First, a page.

It’s been an interesting couple of weeks in the internet security domain. First, there was the HeartBleed issue and, over the weekend, information about insecurity with the Microsoft Internet Explorer browser. As you can imagine, there are millions of installations of Internet Explorer in use. Of particular interest are those installations that are still running Windows XP which Microsoft has indicated that there will be no updates for.
Since the stop of support for Windows XP, I’ve been finding myself morbidly checking out the operating system of people that I have interactions with – in particular vendors who have a Point of Sale software that may or may not actually require Windows XP. I used to ask if they planned to upgrade until I realized that most of the answers were – “no, what’s the problem – my software works”,” too expensive”, “my software needs XP”, “my computer won’t run a newer operating system”, “that would be the boss’ decision”, or “that would be done by our Corporate IT Department”. In reality, the answers that I got didn’t inform me of much and probably just made me look sillier or nerdier than normal. I stopped asking but do continue to look.
In my Zite reader, I have entire sections devoted to all the web browsers that I have installed and use regularly. I like to read about tips, tricks, the latest add-ons to increase productivity and, yes, want to know when there’s a problem that need addressing.
This morning, the Internet Explorer section was completely full of articles about the security problem. Probably the most interesting and objective one came from Forbes:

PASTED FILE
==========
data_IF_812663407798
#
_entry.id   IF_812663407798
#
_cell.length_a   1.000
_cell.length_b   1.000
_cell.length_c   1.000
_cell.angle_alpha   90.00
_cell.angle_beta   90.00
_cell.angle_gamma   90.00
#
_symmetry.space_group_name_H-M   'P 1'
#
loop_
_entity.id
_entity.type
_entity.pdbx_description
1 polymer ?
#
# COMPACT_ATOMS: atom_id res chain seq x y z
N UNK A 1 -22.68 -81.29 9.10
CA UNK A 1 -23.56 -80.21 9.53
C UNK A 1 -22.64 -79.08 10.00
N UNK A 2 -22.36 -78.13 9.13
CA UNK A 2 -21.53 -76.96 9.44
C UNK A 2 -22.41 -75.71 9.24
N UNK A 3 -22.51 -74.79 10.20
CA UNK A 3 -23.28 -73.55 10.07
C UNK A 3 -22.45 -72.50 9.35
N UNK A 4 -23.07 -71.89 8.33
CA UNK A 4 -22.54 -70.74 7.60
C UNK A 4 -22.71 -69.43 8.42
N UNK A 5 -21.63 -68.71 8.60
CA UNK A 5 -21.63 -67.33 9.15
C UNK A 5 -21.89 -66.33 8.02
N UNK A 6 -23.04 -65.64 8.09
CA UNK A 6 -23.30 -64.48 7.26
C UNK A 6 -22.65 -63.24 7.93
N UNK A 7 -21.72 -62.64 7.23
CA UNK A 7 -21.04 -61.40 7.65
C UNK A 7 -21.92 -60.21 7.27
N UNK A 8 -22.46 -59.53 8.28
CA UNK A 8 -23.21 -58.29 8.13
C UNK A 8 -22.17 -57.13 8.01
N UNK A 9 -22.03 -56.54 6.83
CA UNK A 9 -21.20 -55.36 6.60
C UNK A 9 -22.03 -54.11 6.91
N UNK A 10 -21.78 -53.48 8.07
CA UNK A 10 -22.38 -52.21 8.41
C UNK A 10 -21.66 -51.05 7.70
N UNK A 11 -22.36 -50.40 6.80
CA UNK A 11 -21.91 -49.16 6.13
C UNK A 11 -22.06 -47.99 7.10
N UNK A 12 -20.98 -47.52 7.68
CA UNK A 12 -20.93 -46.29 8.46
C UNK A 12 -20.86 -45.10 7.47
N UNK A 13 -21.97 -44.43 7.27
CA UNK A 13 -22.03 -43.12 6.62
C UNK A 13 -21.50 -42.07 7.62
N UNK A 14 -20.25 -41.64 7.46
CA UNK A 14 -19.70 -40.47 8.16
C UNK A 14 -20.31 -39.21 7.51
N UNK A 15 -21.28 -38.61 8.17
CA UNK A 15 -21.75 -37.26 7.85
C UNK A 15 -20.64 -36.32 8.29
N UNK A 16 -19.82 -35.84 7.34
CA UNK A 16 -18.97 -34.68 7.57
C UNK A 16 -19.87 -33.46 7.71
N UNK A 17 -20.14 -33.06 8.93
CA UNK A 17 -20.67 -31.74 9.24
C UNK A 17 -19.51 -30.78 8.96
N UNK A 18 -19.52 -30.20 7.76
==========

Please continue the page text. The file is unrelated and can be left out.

- Microsoft Races To Fix Massive Internet Explorer Hack: No Fix For Windows XP Leaves 1 In 4 PCs Exposed
In cases of stories like this, I always try to track back to the developer site to see their reaction, response, and their plans to deal with it.
In this case, Microsoft’s Technet has it addressed:
You’ve got to be impressed that it’s out in the open and not swept under the rug. There’s a few woulda, couldas in there but it’s a good read and offers some suggestions for configuring your computer, explains that they’re on it and looking for a fix, probably out of their regular update cycle to handle it. Given all of the stories about it, it’s probably in their best interest to get a fix done and out the door as soon as possible.
Now, I know about this because I enjoy reading technical stuff. I know by the looks that I get from others that I’m probably in the minority!
But, if you’re in the category of just wanting your computer to work, will you even know? It was on the morning news today but would the general public even know what to do or how to do it? And, how about those Corporate IT Departments? Are they informing their clients and giving advice about how to protect things? I read a Twitter message directed to me last night that Internet Explorer is the only browser they’re allowed to use for their own safety. What will happen today?
When you fill your car up at a self-serve gas station, there’s always a kill switch to immediate stop the process if it gets out of hand. Does your computer or vendor have a kill switch that can be used in case of emergencies?
Or, do you care or even listen? I wonder – does the security world cry wolf too often?
Feel free to share your security thoughts in the comments below.